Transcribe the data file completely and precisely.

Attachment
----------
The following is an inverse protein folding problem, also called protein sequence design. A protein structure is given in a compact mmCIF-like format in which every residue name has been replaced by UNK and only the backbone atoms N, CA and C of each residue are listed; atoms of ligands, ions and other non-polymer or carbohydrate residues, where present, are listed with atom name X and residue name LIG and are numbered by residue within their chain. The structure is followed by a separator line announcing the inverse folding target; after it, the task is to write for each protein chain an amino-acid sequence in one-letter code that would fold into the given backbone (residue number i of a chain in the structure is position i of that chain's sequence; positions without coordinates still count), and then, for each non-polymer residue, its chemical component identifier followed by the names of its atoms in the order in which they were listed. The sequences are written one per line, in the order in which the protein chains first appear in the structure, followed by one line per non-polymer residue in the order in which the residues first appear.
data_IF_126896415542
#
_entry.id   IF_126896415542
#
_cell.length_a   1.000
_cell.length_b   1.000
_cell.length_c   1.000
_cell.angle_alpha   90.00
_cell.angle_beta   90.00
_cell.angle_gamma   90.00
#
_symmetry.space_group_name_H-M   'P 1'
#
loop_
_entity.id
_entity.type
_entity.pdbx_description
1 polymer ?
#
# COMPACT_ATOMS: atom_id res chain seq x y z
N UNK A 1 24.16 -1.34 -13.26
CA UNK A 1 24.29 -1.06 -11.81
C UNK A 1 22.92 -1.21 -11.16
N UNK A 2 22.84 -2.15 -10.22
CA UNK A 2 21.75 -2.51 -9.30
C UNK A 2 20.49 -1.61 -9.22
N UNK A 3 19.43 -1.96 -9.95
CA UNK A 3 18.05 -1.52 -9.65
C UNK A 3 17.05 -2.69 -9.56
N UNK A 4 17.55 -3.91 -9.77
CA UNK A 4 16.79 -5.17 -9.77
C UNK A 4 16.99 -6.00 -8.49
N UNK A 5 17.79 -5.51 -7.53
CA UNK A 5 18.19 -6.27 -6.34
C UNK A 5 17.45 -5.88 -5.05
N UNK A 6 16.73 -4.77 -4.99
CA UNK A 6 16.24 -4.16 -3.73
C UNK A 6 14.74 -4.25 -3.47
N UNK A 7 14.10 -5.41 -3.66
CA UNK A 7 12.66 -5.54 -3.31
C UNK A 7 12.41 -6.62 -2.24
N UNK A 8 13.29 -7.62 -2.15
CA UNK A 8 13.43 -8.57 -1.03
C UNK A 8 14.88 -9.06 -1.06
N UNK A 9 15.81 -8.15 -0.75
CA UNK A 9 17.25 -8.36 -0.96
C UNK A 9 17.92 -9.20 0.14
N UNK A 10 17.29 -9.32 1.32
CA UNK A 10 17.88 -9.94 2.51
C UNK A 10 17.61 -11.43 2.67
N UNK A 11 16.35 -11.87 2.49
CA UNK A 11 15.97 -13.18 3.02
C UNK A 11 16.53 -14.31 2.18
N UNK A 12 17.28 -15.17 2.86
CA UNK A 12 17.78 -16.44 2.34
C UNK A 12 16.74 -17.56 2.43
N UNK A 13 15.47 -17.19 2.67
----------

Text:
The following is an inverse protein folding problem, also called protein sequence design. A protein structure is given in a compact mmCIF-like format in which every residue name has been replaced by UNK and only the backbone atoms N, CA and C of each residue are listed; atoms of ligands, ions and other non-polymer or carbohydrate residues, where present, are listed with atom name X and residue name LIG and are numbered by residue within their chain. The structure is followed by a separator line announcing the inverse folding target; after it, the task is to write for each protein chain an amino-acid sequence in one-letter code that would fold into the given backbone (residue number i of a chain in the structure is position i of that chain's sequence; positions without coordinates still count), and then, for each non-polymer residue, its chemical component identifier followed by the names of its atoms in the order in which they were listed. The sequences are written one per line, in the order in which the protein chains first appear in the structure, followed by one line per non-polymer residue in the order in which the residues first appear.
data_IF_126896415542
#
_entry.id   IF_126896415542
#
_cell.length_a   1.000
_cell.length_b   1.000
_cell.length_c   1.000
_cell.angle_alpha   90.00
_cell.angle_beta   90.00
_cell.angle_gamma   90.00
#
_symmetry.space_group_name_H-M   'P 1'
#
loop_
_entity.id
_entity.type
_entity.pdbx_description
1 polymer ?
#
# COMPACT_ATOMS: atom_id res chain seq x y z
N UNK A 1 24.16 -1.34 -13.26
CA UNK A 1 24.29 -1.06 -11.81
C UNK A 1 22.92 -1.21 -11.16
N UNK A 2 22.84 -2.15 -10.22
CA UNK A 2 21.75 -2.51 -9.30
C UNK A 2 20.49 -1.61 -9.22
N UNK A 3 19.43 -1.96 -9.95
CA UNK A 3 18.05 -1.52 -9.65
C UNK A 3 17.05 -2.69 -9.56
N UNK A 4 17.55 -3.91 -9.77
CA UNK A 4 16.79 -5.17 -9.77
C UNK A 4 16.99 -6.00 -8.49
N UNK A 5 17.79 -5.51 -7.53
CA UNK A 5 18.19 -6.27 -6.34
C UNK A 5 17.45 -5.88 -5.05
N UNK A 6 16.73 -4.77 -4.99
CA UNK A 6 16.24 -4.16 -3.73
C UNK A 6 14.74 -4.25 -3.47
N UNK A 7 14.10 -5.41 -3.66
CA UNK A 7 12.66 -5.54 -3.31
C UNK A 7 12.41 -6.62 -2.24
N UNK A 8 13.29 -7.62 -2.15
CA UNK A 8 13.43 -8.57 -1.03
C UNK A 8 14.88 -9.06 -1.06
N UNK A 9 15.81 -8.15 -0.75
CA UNK A 9 17.25 -8.36 -0.96
C UNK A 9 17.92 -9.20 0.14
N UNK A 10 17.29 -9.32 1.32
CA UNK A 10 17.88 -9.94 2.51
C UNK A 10 17.61 -11.43 2.67
N UNK A 11 16.35 -11.87 2.49
CA UNK A 11 15.97 -13.18 3.02
C UNK A 11 16.53 -14.31 2.18
N UNK A 12 17.28 -15.17 2.86
CA UNK A 12 17.78 -16.44 2.34
C UNK A 12 16.74 -17.56 2.43
N UNK A 13 15.47 -17.19 2.67